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Scottish National Dictionary (1700–)

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First published 1952 (SND Vol. III). Includes material from the 1976 and 2005 supplements.
This entry has not been updated since then but may contain minor corrections and revisions.

DEAF, DEEF, Deif, Daef, adj. Sc. forms and usages of Eng. deaf. [dif Sc., but Sh., Cai. def, Ags. deɪf, Per., Fif., Slg. + def]

1. (1) As in Eng. = hard of hearing. Gen.Sc. The form deef is also found in Eng. (mainly n.) dial. Sc. 1931 J. Lorimer Red Sergeant xix.:
Mistress Cowieson can be maist conveniently deif where folk speir.
Abd. 1865 G. Macdonald Alec Forbes I. xxix.:
He's as deef's a door-nail.
Ags. 1988 Raymond Vettese The Richt Noise 79:
"Father," says she,
"mind your menners." "Whit?" bawls he,
convenient deif whiles, "Whit?"
em.Sc. 1991 James Robertson in Tom Hubbard The New Makars 172:
There is nae justifiein us ava, our thrawn weys,
Our sklent een an our deif, deif lugs.
Fif. 1929 A. Taylor Bitter Bread 102:
I didna jalouse ye were deef and dumb as well.
Edb. 1995 Irvine Welsh Marabou Stork Nightmares (1996) 15:
Aye, aye, aye. He's always so fuckin loud. Ah'm no fuckin deef, ya cunt!
Ayr. 1789 Burns Kirk's Alarm iii.:
Provost John is still deaf To the church's relief.
Slk. 1914 Southern Reporter (17 Dec.) 9/1:
Ye're awfu' deef gettin', John. Can ye no' hear the powney?
Tyr. 1928 “M. Mulcaghey” Ballymulcaghey (1929) 15:
There's no use in payin' half-a-crown for a dog that's as deef as a stone.

Hence deafie, deefie, a deaf person (Sh., Ork., Fif. 1975; Sh., Ags., Edb., Gsw., Ayr., Dmf. 2000s).Edb. 2001:
Deefie! Ah've telt ye umpteen times tae pit the buckets oot!
Gsw. 1988 Michael Munro The Patter Another Blast 18:
deefie a cheeky name to call a deaf person: 'Hey deefie! Ah telt you tae get oot ma road.'

Comb.: deef-lugs, the common houseleek, Sempervivum tectorum (Ayr. 1916 T.S.D.C. II.); small valves in the ventricles of the heart of an animal (Sh. 1975). For lugs cf. Eng. auricle.

(2) Quiet, silent.Rxb. 1923 Watson W.-B.:
The deef side o' a street.

2. Unproductive, empty, barren; of soil: poor, “spongy or springy to the tread (but dry)” (Rxb. 1923 Watson W.-B.); of coal: dead, burning without flame. Cf. Dowf, adj., 5.Sc. 1808 Jam.:
Grain that hath lost the power of germinating is said to be deaf.
n.Sc. Ib.:
Deaf ground, an insipid soil, that either produces no crop, or a very insufficient one.
Abd. 1777 J. Anderson Essays II. 324:
In some of the spungiest, or, as the practical farmer would call it, deafest places.
Arg.1 1937:
Deef grun and deef laan are terms applied to poor, light, unresponsive soil.
Dmf. 1894 J. Shaw in Trans. Dmf. and Gall. Antiq. Soc. 145:
Deaf coals don't burn easily.

Comb.: deaf nit (nut), a nut without a kernel (Lnk.3 1940); used fig. of something hollow, unsubstantial, usu. in phrs.: †(1) nae deaf nit (nuts), no trifle, no inconsiderable matter or person; (2) not (to be) fed (up)o(n) (wi') deaf nuts, (to be) plump, well-fed, well-developed; (3) not to leeve on deaf nits, = (2). Common in Eng. dial .Dmf. 1836 A. Cunningham Lord Roldan II. x.:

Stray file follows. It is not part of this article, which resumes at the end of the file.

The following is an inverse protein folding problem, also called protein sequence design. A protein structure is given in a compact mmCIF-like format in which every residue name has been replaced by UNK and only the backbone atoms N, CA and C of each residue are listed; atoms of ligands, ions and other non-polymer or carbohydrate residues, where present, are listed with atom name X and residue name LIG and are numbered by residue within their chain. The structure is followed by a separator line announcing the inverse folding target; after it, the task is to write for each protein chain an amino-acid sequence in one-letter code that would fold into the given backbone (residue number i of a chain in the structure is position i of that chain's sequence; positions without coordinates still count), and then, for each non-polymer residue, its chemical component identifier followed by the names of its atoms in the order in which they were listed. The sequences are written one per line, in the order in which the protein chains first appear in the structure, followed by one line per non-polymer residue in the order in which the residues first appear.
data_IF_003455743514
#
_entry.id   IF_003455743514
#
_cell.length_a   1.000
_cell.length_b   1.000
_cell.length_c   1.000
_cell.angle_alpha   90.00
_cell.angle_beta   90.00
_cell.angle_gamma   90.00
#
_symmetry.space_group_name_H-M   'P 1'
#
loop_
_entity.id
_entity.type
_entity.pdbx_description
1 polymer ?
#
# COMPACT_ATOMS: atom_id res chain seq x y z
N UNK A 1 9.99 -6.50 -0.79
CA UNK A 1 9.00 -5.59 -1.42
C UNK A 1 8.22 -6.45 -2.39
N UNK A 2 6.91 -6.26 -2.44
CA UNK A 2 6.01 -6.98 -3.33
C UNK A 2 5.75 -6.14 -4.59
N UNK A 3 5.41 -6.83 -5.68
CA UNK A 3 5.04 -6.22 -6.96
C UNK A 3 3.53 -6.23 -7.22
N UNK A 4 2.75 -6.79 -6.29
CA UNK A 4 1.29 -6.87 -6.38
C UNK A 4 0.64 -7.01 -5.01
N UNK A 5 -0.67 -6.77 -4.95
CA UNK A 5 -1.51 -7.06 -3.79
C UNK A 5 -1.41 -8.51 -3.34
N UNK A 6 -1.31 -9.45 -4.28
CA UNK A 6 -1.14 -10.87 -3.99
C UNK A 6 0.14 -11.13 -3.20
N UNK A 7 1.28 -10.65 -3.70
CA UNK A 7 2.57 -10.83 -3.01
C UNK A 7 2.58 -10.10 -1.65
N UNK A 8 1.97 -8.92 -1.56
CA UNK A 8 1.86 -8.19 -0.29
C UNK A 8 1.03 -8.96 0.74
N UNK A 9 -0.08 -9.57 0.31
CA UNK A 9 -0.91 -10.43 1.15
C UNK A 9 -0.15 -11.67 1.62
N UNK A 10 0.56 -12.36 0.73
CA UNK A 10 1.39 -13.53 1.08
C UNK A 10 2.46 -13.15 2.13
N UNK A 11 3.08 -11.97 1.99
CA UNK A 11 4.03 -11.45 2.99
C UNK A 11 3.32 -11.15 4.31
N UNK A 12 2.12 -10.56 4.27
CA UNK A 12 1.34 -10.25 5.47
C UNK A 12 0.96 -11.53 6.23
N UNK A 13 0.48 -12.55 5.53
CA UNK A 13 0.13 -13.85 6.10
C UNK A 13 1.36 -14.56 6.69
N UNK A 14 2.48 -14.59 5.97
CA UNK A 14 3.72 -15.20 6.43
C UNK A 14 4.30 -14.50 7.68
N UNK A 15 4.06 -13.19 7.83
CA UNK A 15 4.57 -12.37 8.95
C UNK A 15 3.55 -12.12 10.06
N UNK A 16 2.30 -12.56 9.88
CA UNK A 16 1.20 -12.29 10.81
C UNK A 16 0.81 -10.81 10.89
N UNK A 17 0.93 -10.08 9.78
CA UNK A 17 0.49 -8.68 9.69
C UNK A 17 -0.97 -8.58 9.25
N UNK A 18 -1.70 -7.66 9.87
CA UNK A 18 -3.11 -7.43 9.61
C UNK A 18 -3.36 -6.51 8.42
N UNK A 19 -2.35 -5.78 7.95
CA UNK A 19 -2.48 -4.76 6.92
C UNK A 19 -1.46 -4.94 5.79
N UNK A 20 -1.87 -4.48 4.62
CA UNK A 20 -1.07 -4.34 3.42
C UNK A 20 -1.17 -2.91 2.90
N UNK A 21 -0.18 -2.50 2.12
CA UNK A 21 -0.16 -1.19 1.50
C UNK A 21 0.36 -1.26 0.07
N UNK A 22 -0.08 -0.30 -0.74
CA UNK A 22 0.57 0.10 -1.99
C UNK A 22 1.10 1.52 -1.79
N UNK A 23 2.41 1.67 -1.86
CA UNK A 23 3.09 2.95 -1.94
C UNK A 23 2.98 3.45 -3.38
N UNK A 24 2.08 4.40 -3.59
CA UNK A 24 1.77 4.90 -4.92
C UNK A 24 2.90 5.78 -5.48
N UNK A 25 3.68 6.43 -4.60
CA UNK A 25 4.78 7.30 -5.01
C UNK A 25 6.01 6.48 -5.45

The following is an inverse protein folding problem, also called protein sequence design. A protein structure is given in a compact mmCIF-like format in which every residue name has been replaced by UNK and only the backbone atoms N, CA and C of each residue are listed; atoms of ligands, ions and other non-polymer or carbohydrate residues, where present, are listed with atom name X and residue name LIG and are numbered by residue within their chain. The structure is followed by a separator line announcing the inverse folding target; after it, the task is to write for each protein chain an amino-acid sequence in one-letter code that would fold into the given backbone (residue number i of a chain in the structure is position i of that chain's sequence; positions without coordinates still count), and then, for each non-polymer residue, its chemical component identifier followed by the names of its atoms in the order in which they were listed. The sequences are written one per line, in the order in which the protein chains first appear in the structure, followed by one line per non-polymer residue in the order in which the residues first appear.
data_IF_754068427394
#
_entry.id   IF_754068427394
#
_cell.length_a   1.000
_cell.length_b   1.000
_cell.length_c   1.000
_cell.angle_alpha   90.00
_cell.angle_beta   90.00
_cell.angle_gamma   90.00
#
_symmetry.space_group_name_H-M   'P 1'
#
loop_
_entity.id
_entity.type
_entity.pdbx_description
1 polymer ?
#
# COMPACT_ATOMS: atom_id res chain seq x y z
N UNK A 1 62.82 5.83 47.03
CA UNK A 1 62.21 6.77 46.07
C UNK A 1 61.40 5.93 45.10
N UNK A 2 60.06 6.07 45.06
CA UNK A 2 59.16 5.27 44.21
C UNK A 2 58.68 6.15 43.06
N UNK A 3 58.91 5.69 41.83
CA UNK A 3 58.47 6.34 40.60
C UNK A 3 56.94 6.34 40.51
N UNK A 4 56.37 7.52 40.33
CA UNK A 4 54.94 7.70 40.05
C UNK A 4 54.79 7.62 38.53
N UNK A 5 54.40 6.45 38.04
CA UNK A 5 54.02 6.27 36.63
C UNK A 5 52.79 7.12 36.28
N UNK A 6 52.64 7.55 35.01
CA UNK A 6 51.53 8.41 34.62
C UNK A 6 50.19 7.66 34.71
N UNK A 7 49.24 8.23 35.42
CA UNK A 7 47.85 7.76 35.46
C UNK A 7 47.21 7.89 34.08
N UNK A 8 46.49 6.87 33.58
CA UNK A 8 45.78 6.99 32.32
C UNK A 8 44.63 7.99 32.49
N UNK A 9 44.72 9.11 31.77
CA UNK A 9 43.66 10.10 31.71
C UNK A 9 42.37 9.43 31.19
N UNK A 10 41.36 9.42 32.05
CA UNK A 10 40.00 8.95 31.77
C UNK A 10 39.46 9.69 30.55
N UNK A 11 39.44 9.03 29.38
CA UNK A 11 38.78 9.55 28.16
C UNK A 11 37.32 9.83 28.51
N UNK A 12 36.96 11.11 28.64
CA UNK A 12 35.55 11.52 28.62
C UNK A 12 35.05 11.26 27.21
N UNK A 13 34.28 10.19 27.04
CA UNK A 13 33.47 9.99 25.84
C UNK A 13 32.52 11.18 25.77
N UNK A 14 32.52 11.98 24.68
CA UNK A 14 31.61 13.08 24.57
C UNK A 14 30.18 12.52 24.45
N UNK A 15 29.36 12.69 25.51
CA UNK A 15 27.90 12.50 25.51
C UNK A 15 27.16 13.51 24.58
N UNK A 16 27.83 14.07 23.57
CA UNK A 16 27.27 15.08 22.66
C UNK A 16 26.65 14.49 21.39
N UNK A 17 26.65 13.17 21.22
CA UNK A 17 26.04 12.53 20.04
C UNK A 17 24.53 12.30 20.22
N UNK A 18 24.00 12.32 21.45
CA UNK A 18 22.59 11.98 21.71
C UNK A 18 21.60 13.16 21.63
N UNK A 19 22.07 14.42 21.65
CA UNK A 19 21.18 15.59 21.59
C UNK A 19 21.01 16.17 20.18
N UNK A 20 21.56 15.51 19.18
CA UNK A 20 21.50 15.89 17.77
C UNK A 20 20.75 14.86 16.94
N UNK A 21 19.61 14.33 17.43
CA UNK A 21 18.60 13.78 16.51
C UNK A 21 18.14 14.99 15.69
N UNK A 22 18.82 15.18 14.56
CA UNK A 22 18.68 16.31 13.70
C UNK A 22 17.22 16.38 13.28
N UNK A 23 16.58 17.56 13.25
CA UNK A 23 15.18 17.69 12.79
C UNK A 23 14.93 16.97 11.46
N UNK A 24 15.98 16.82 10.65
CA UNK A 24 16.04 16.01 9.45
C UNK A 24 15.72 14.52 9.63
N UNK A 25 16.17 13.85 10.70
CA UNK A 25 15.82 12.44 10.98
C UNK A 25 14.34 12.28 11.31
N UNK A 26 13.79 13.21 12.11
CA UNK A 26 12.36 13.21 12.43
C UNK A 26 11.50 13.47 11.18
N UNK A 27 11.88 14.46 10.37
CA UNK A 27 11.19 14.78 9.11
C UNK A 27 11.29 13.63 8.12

I wadna gie the worth of a deaf nit for the truth o' the intelligence.
(1) Sc. 1721 Allan Ramsay The Works of Allan Ramsay Vol. I (1944-5) 23:
Saxty Pounds Scots
is nae deaf nits: In little Bouk
Lie great Bank-Notes.
Sc. 1821 Scott Pirate xxiv.:
Bryce Snailsfoot says, that the value will mount to an hundred pounds English, and that is nae deaf nuts.
Peb. a.1835 J. Affleck Poet. Wks. (1836) 81:
I'm nae deaf nit: my tocher's fifty pounds in hale.
Rnf. 1813 E. Picken Poems, etc. I. 151:
His lang head Is nae deaf nit for Lair.
(2) Sc. 1737 Ramsay Proverbs 82:
Ye're not fed wi' deaf Nuts.
Abd. 1817 Broadside in Garland of Bon-Accord (1886) 4:
An' Rob, wi's brosy wame Wasna fed upo' deaf nits.
Fif.10 1930:
A well-developed child at birth in Fife was hailed with the remark, “Ay, this ane hasna been fed on deaf nuts.” The expression . . . was a ritual expression all over Fife.
(3) Sc. 1824 Susan Ferrier The Inheritance (1984) 380:
"... but I'm astonished, Elizabeth, that anybody come to your time of life, and who has kept a house so long, can think that people can live upon deaf-nuts now-a-days."
Ayr. 1887 J. Service Dr Duguid 227:
He didna leeve on deaf nits onyway.

[O.Sc. has defe, deif, etc. = deaf, from a.1400, and = dull, unresponsive, a.1586. O.E. has dēaf corn, an empty ear of corn, but the word is not recorded in O.Sc. with this meaning. For the sense of “unproductive, barren, empty,” cf. Mid.Du. doofhout, rotten wood, and Ger. eine taube nuss. ]

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"Deaf adj.". Dictionary of the Scots Language. 2004. Scottish Language Dictionaries Ltd. Accessed 19 Jun 2024 <>



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